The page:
Not only would Edwards be a good fit for the Warriors, but he also has legitimate superstar talent. As an athletic, versatile, and accurate 6’5 guard, Edwards could play as a three-and-D wing, a skill-set that NBA teams crave. His similarities to Klay Thompson only make him more valuable, and such a potential abundance of wing depth could propel the Warriors back to championship levels.

3. New York Knicks: LaMelo Ball (Illawarra Hawks, G, 2001)

With the exception of RJ Barrett and Mitchell Robinson, the New York Knicks have mainly drafted underperforming, inefficient players that are liabilities on the court. They’ve failed to adequately develop young talent, and consequently have a variety of holes to fill on their roster. While he definitely won’t solve all their problems, LaMelo Ball is certainly a good start. Ball’s athleticism is impressive, he has great defensive instincts, and he possesses elite passing abilities. In fact, he’s perhaps the best passer to enter the NBA Draft since his older brother Lonzo Ball did in 2017.

LaMelo Ball would also be a good fit off the court. Ever since his freshman year of high school, he’s been reported on extensively. He’s overcome criticism about his immaturity throughout his numerous exploits on three different continents. Unlike other arriving players, the Knicks shouldn’t have to worry about how Ball will react to the media capital of the world.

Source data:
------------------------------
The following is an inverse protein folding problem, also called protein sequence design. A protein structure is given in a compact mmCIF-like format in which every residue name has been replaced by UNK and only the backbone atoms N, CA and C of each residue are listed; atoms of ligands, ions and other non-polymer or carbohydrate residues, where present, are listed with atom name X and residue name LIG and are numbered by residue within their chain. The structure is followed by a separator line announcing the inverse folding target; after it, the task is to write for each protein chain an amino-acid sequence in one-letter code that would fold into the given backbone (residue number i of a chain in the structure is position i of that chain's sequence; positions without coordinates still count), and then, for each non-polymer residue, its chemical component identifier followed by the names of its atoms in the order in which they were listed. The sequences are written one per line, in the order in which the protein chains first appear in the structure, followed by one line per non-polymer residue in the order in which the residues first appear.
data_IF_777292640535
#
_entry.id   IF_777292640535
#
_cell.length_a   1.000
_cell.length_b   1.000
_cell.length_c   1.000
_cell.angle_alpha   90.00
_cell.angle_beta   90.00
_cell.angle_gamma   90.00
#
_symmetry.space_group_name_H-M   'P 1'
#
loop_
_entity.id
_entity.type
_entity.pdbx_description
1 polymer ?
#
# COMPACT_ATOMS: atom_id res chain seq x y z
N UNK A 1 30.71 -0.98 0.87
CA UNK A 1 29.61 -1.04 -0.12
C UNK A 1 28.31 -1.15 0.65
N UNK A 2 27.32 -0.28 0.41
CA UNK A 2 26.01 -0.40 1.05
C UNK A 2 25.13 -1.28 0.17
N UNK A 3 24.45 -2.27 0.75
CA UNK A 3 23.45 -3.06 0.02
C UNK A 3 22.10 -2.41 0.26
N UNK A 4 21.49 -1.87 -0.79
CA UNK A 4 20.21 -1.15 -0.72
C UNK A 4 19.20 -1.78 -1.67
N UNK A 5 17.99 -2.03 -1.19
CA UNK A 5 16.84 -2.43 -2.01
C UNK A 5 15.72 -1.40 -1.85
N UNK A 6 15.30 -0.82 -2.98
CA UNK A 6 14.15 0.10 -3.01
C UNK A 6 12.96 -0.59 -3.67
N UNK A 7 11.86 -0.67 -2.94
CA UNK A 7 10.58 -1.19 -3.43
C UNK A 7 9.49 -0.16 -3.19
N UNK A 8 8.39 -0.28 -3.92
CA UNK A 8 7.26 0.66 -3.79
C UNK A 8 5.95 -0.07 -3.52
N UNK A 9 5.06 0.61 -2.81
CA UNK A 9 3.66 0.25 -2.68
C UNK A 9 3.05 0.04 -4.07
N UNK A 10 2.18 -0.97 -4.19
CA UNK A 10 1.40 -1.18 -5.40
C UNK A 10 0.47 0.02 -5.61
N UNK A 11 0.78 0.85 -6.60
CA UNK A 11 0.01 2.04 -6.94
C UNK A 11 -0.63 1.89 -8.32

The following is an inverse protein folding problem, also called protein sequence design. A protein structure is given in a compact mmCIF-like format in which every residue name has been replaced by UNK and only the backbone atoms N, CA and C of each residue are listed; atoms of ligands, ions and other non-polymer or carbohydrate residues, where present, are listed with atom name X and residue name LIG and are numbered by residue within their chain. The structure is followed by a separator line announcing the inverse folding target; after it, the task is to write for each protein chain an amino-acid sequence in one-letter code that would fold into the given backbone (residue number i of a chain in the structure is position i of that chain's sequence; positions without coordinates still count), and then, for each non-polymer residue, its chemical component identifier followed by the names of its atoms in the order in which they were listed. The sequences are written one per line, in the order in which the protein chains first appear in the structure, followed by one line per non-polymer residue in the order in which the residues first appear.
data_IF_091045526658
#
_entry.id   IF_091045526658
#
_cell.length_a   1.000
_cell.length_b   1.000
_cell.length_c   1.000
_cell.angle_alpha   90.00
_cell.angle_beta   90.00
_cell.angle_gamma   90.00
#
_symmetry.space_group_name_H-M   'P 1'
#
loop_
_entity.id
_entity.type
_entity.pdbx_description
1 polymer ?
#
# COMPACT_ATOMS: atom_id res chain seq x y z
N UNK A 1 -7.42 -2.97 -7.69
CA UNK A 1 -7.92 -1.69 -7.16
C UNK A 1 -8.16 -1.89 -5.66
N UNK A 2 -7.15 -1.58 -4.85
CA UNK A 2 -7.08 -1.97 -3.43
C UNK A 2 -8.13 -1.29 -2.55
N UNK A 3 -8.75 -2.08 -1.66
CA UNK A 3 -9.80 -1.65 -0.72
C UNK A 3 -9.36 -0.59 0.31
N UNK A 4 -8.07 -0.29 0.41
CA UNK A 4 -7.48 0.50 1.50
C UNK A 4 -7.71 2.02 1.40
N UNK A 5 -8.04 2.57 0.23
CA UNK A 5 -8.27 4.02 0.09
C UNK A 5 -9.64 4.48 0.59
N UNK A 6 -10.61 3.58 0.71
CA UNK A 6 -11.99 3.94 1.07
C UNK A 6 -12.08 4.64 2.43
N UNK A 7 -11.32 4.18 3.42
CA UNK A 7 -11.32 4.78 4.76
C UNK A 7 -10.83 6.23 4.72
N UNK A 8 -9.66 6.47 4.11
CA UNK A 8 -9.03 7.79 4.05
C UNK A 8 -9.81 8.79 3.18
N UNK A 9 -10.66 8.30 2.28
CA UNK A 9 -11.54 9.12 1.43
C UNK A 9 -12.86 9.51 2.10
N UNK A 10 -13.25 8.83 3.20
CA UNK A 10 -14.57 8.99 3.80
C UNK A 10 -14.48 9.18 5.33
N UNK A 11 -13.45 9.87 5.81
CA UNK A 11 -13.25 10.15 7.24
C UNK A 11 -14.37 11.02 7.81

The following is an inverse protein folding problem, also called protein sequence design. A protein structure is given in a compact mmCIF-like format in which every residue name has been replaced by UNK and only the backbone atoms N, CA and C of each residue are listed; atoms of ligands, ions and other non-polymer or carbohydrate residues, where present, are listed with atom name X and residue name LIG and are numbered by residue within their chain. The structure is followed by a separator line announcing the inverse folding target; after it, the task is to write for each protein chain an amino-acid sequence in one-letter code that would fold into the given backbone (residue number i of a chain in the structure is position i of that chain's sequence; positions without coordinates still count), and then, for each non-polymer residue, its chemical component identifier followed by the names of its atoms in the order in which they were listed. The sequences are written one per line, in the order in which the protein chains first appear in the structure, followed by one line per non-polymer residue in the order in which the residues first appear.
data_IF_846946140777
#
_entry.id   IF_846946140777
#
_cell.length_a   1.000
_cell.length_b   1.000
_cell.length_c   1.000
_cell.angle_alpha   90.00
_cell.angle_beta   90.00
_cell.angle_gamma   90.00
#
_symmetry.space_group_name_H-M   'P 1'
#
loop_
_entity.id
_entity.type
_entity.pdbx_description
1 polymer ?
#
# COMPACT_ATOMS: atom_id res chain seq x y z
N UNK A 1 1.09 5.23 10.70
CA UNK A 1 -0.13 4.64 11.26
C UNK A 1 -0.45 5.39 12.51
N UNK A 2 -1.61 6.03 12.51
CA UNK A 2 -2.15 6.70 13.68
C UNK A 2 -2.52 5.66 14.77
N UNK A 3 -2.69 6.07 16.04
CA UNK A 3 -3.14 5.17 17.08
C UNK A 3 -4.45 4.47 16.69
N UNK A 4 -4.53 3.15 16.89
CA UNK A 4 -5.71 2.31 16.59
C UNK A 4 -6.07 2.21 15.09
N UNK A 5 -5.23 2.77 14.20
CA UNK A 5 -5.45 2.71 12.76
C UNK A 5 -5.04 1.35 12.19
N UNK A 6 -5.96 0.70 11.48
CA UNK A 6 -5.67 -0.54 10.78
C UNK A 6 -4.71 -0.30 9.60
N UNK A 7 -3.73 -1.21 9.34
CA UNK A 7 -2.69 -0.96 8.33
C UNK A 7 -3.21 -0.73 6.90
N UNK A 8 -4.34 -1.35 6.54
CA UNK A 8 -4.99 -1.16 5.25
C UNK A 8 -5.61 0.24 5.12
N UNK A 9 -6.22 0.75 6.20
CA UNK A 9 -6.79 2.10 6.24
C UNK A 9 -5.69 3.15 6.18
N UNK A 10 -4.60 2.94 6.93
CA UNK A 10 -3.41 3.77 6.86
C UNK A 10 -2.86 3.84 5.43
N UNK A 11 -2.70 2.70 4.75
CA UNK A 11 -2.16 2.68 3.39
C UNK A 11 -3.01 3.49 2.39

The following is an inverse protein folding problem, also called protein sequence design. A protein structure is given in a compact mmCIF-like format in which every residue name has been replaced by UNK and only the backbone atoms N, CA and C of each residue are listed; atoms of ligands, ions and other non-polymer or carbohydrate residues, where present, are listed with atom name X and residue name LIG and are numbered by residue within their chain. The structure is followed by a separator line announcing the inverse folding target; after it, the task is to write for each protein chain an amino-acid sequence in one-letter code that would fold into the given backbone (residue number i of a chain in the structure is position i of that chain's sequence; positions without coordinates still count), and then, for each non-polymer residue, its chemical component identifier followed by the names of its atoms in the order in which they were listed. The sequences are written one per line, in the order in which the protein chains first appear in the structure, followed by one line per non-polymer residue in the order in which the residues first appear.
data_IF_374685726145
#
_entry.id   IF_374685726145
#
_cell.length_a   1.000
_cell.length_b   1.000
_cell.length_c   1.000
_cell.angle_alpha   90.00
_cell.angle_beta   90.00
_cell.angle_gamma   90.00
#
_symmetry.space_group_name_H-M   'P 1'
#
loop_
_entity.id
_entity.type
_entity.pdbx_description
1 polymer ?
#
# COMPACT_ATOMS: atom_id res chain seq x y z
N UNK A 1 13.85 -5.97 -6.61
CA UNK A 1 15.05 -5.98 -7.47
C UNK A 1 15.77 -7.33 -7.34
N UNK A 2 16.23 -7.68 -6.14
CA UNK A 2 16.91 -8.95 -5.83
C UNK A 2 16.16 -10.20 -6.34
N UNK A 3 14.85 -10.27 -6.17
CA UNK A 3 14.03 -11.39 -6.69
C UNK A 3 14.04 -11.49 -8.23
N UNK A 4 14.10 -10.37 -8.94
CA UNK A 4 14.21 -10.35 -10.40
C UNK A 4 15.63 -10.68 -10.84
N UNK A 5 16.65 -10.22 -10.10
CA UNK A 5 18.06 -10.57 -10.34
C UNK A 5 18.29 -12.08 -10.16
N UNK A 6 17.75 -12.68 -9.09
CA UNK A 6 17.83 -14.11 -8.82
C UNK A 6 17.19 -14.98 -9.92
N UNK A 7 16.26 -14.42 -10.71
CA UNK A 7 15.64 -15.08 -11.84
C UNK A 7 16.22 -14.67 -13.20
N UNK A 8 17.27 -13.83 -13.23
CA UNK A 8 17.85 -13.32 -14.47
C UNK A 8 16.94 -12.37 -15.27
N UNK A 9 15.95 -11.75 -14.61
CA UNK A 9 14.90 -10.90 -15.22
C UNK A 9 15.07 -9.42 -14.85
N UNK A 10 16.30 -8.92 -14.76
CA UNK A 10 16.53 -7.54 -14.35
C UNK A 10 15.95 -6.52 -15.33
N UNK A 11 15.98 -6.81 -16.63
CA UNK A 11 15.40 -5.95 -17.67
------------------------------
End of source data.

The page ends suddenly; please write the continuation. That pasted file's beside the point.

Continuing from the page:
4. Cleveland Cavaliers: Cole Anthony (North Carolina, G, Freshman)

At this point in the draft, the Cleveland Cavaliers should just take the best player available. While drafting three consecutive guards in the lottery may not be the best look for a rebuilding team, Cole Anthony provides boom-or-bust talent that exceeds that of nearly any other available prospect. He may fit in more naturally with the team than it seems.

The Collin Sexton and Darius Garland pairing was never truly going to work, as neither of those young guards plays good defense. In contrast, Anthony would be a better defensive fit with his underrated rebounding ability and some highlight-reel blocks. His defensive abilities have been demonstrated at North Carolina, where Anthony has had three games with double-digit rebounds, averaging 6.3 rebounds overall. Given his long term potential and willingness to play defense, the Cavaliers would be wise to draft Cole Anthony and pull the plug on the Sexton-Garland experiment.

5. Washington Wizards: Onyeka Okongwu (USC, C, Freshman)

By the start of the 2020-2021 season, the Washington Wizards should finally be at full strength, with John Wall returning as the floor general after nearly two seasons of inactivity. He’ll return to a team currently dead last in defensive rating. To help ease Wall’s transition back to the NBA, it is imperative that the Wizards add elite defenders who can also help reduce Wall’s scoring burden. For these reasons, Onyeka Okongwu would be the best pick at this stage of the draft. Originally starring with LaMelo Ball at Chino Hills High School, Okongwu has shot up draft boards in recent weeks. He’s an adept rim protector with a high motor, blocking shots at an exorbitant rate. Additionally, he’s uber-efficient and smooth in the post.